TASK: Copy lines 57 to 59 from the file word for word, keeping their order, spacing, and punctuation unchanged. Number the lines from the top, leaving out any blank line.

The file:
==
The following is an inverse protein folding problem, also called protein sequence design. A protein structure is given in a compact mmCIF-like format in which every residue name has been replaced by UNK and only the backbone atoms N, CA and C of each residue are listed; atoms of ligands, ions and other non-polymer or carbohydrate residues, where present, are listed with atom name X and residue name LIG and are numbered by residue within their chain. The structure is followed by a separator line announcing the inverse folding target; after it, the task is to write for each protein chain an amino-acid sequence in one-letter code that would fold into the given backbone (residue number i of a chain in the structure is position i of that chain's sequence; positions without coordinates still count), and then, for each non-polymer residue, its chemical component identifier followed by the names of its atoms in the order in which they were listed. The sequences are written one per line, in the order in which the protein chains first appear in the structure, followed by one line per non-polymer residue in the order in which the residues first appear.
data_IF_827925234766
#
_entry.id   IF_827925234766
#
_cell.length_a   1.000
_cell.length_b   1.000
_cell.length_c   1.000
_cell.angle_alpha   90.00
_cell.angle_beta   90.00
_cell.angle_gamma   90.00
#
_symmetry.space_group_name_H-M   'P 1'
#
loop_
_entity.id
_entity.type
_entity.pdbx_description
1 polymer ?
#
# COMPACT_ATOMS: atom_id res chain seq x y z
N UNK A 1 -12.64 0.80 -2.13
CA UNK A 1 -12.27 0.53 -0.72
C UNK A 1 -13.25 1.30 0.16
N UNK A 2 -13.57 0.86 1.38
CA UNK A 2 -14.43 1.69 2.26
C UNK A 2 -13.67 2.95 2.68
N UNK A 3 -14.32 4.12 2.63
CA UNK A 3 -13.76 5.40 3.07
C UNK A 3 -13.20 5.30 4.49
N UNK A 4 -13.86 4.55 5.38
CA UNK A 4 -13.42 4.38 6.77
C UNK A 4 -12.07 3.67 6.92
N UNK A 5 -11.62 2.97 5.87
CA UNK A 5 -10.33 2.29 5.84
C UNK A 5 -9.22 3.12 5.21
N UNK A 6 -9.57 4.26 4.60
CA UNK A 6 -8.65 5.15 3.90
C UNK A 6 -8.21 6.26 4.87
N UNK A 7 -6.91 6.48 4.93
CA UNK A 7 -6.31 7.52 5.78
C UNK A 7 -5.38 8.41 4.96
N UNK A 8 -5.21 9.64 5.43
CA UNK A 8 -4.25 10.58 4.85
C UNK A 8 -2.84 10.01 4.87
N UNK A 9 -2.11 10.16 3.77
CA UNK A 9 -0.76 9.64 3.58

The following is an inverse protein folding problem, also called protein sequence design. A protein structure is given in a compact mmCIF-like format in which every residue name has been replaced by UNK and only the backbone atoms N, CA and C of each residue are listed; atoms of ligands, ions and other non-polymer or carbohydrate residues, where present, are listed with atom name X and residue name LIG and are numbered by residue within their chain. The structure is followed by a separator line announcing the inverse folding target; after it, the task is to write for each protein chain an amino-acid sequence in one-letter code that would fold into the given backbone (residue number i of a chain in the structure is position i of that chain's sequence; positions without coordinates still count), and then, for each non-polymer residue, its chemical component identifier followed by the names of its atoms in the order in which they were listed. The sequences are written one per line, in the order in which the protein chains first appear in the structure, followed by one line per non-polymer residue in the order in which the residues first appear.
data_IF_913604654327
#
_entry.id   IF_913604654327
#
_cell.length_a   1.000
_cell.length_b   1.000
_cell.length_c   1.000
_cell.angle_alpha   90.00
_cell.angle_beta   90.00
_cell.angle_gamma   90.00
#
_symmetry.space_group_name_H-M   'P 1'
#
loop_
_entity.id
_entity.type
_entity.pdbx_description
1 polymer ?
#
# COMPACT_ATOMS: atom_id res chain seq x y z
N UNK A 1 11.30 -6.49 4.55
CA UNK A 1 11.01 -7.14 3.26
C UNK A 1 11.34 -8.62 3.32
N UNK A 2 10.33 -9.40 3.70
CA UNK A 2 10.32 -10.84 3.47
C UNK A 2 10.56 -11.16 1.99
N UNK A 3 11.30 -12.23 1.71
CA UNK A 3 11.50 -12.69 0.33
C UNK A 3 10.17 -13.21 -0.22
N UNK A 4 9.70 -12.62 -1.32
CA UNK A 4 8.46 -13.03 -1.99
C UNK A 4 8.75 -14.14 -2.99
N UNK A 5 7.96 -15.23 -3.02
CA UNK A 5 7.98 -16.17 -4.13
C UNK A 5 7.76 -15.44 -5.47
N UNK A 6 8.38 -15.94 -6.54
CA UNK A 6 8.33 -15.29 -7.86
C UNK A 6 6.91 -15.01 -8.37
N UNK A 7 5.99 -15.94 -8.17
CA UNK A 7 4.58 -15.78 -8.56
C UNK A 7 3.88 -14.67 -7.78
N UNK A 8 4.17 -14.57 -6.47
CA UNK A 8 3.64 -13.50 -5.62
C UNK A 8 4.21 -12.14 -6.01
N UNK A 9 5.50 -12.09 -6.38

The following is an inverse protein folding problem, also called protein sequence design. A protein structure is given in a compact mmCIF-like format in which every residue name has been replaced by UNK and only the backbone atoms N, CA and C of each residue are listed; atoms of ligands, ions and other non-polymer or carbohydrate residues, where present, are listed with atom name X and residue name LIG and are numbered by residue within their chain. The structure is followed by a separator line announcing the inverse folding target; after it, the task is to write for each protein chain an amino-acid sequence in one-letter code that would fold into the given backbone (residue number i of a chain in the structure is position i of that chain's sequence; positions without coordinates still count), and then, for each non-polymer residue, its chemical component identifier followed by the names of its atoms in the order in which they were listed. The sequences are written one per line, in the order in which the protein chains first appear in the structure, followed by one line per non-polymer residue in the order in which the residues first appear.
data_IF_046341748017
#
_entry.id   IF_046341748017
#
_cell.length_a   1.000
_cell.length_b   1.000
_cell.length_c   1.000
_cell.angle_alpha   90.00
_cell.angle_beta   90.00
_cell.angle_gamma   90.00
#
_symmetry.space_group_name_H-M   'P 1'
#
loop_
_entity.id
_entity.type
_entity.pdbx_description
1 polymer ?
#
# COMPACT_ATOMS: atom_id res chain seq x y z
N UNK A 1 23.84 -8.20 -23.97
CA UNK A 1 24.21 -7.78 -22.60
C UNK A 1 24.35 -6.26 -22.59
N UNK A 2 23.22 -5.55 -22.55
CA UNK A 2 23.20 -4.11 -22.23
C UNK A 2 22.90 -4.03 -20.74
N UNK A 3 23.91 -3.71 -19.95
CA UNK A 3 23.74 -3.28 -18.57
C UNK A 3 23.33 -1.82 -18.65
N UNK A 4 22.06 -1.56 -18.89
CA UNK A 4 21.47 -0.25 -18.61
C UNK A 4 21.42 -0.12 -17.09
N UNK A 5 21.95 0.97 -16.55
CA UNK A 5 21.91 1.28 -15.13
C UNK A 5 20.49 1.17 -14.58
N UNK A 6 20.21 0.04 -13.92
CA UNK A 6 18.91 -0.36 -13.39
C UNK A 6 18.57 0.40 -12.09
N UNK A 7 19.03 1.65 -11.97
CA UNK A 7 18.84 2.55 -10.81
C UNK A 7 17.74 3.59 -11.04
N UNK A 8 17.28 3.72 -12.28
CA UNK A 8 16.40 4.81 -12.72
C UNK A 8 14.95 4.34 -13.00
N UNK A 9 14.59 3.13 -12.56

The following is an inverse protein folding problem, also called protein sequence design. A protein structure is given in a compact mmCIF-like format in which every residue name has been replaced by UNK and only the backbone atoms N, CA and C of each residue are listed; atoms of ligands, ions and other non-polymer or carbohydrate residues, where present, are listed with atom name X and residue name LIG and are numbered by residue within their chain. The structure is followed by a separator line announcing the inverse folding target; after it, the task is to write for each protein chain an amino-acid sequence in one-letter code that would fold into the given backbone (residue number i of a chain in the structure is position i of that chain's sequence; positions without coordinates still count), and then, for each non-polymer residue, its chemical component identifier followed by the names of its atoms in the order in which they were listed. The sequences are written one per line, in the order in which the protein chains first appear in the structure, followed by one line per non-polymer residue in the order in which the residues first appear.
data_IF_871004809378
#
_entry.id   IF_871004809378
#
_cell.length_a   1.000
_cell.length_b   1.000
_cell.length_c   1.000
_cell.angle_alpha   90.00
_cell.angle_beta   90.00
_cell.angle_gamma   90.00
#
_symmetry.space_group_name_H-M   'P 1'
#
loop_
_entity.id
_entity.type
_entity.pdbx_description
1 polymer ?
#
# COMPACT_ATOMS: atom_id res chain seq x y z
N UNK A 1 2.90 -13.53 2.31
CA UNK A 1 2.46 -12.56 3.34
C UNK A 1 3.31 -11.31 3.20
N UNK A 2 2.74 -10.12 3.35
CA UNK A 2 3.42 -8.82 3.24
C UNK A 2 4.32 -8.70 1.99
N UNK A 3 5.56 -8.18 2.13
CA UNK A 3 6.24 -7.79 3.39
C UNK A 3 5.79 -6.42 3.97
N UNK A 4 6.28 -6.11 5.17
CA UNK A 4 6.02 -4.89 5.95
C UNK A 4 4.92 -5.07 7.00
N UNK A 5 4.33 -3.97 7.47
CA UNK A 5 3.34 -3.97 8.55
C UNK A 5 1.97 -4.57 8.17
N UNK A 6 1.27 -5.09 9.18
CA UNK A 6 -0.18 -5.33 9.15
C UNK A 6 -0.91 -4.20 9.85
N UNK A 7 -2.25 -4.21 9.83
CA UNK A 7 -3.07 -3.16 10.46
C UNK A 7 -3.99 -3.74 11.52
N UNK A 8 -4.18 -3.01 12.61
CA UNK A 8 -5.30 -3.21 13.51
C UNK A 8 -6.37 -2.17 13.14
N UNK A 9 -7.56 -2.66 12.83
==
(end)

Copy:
_cell.angle_beta   90.00
_cell.angle_gamma   90.00
#